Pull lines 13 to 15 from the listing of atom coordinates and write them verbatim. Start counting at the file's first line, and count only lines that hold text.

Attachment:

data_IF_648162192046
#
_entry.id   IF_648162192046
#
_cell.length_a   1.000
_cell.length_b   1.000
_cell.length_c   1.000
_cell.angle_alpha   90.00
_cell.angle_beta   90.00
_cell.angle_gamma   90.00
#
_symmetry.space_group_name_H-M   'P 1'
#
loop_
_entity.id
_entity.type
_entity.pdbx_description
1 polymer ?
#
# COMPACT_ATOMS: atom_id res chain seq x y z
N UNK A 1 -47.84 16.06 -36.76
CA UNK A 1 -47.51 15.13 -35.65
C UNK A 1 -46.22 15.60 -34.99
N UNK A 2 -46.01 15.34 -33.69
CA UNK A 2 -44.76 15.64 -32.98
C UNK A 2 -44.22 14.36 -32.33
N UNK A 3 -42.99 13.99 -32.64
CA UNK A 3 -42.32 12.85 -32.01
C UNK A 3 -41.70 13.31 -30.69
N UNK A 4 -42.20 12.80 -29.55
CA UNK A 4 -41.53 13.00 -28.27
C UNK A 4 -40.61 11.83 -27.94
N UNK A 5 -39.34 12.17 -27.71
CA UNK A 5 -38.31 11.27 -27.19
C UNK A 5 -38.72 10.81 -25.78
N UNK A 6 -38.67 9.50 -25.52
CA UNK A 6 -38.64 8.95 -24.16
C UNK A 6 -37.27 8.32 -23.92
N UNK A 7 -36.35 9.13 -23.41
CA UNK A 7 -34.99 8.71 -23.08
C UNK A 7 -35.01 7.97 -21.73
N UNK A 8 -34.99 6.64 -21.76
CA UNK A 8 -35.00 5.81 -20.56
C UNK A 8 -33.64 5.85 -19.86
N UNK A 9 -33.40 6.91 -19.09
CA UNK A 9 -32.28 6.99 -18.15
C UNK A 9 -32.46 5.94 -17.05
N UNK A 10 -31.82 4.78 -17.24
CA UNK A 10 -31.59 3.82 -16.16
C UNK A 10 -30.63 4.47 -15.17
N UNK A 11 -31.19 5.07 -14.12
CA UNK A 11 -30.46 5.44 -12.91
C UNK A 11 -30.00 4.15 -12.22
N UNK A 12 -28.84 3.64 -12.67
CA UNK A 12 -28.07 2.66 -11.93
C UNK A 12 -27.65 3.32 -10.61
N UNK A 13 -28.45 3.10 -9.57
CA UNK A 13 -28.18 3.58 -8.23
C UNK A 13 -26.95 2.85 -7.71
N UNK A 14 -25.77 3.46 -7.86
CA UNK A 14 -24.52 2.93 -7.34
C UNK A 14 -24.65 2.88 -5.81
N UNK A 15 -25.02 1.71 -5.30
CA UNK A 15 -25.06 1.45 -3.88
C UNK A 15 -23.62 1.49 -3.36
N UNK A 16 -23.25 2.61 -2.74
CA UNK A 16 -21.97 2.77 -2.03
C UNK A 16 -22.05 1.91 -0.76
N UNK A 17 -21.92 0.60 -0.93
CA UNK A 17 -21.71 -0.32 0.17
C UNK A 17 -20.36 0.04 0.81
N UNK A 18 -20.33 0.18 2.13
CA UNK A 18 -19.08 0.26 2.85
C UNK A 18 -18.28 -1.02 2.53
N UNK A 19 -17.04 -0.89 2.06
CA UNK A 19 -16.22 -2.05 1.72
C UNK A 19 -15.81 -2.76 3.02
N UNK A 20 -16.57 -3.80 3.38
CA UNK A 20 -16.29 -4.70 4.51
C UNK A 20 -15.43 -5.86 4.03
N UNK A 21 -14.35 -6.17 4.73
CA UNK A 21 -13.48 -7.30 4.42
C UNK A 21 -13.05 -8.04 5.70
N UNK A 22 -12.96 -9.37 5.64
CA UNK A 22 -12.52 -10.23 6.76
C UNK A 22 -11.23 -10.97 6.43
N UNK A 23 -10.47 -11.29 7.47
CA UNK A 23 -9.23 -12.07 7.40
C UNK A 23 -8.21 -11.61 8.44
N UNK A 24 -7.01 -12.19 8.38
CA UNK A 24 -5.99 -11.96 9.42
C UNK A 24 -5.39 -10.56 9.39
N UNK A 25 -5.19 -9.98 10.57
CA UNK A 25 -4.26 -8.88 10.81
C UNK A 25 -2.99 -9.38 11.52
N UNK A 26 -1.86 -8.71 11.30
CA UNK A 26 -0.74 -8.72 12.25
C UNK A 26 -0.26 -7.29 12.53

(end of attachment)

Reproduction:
#
loop_
_entity.id